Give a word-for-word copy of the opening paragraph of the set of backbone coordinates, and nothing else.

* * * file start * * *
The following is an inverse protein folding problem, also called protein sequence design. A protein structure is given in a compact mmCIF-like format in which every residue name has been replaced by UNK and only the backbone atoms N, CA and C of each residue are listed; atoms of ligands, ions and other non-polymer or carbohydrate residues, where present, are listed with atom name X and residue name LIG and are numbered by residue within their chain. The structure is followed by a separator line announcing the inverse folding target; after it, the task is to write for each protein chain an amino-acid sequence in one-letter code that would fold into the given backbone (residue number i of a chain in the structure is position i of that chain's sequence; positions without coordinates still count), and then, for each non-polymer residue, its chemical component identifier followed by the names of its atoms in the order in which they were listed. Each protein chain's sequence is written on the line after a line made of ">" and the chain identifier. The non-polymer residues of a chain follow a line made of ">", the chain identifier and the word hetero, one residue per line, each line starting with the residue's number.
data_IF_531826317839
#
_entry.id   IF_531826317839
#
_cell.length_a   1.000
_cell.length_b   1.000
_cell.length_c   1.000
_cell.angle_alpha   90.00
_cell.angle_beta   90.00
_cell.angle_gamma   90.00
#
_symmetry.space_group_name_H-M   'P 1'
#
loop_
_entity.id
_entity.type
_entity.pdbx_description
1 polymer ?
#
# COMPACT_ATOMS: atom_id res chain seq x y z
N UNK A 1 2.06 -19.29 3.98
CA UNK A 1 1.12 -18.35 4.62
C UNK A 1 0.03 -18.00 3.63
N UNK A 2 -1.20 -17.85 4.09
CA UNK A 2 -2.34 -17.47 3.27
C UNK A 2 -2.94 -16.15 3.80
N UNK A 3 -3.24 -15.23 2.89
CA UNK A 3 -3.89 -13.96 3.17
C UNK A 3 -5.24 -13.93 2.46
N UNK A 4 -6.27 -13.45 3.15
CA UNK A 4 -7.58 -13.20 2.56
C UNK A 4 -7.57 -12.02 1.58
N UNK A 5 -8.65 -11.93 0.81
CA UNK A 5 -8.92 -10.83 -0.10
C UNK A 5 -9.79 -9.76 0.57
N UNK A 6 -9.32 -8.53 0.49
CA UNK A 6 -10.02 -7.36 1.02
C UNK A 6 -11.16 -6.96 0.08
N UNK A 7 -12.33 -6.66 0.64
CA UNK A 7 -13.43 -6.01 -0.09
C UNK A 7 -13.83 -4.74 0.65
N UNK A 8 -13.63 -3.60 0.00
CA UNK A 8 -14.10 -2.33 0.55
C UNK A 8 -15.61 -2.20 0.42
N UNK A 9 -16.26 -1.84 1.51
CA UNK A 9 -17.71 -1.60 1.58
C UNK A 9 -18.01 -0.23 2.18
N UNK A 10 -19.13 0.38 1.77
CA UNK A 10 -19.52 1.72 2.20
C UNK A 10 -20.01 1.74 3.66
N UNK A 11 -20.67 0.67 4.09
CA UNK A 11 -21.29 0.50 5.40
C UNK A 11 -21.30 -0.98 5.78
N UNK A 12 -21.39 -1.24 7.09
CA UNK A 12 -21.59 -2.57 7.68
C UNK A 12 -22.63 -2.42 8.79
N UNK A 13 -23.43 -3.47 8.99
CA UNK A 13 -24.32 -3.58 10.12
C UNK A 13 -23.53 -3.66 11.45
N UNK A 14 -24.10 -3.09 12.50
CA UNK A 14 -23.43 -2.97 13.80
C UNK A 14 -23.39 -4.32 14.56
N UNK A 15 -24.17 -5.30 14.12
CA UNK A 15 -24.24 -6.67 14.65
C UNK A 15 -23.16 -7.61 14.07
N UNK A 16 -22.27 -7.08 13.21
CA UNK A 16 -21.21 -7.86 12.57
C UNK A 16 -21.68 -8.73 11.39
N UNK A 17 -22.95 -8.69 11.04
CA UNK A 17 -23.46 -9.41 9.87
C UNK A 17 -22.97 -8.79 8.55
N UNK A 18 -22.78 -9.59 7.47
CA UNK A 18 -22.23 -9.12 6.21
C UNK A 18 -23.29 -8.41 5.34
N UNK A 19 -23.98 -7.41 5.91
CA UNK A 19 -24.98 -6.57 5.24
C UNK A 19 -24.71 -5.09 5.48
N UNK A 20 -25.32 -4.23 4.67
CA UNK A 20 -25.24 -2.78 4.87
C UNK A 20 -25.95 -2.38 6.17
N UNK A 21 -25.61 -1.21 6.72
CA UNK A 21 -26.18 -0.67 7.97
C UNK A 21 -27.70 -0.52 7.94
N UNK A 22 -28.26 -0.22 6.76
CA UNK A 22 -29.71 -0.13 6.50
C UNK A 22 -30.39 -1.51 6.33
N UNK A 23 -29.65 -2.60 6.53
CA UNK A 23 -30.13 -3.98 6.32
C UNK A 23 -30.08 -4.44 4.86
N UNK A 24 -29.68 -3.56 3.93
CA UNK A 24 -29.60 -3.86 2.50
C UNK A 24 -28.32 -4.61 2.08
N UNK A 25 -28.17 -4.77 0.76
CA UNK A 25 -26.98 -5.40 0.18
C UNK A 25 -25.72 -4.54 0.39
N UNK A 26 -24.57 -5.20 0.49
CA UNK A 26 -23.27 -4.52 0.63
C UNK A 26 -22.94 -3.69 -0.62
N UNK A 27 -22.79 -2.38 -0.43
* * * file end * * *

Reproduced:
The following is an inverse protein folding problem, also called protein sequence design. A protein structure is given in a compact mmCIF-like format in which every residue name has been replaced by UNK and only the backbone atoms N, CA and C of each residue are listed; atoms of ligands, ions and other non-polymer or carbohydrate residues, where present, are listed with atom name X and residue name LIG and are numbered by residue within their chain. The structure is followed by a separator line announcing the inverse folding target; after it, the task is to write for each protein chain an amino-acid sequence in one-letter code that would fold into the given backbone (residue number i of a chain in the structure is position i of that chain's sequence; positions without coordinates still count), and then, for each non-polymer residue, its chemical component identifier followed by the names of its atoms in the order in which they were listed. Each protein chain's sequence is written on the line after a line made of ">" and the chain identifier. The non-polymer residues of a chain follow a line made of ">", the chain identifier and the word hetero, one residue per line, each line starting with the residue's number.